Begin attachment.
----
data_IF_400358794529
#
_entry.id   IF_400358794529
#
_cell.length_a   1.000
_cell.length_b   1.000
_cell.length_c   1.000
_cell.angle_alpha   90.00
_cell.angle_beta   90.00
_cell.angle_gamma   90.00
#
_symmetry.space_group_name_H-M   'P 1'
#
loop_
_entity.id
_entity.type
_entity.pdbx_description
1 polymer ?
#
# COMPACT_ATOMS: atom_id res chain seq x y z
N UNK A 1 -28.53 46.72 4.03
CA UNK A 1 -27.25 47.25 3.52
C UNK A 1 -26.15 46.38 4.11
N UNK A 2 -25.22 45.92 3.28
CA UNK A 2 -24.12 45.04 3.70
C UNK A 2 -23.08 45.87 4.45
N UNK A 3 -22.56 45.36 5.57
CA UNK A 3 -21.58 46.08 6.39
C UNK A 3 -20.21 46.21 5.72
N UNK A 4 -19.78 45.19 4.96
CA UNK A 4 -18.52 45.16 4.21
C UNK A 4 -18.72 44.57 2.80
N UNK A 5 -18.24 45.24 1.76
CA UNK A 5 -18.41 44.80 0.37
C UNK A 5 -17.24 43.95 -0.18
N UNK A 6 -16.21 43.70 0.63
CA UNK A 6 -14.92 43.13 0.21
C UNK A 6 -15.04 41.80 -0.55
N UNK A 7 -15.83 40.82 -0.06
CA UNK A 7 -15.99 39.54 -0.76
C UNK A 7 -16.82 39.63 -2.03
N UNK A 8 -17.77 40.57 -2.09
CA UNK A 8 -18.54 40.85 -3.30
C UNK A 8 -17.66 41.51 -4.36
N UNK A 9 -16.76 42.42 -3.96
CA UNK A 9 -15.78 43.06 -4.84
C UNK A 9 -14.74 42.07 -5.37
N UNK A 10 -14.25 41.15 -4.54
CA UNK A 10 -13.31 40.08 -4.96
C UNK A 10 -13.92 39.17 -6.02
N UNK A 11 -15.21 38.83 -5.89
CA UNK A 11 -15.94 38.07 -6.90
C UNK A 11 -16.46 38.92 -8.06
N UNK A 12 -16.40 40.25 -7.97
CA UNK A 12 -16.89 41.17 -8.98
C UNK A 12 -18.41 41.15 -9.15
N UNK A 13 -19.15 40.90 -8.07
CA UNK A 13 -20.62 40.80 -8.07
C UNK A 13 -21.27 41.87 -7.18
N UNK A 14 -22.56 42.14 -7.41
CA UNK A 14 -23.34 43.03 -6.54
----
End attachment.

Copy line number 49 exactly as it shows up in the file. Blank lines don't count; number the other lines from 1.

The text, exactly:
CA UNK A 10 -13.31 40.08 -4.96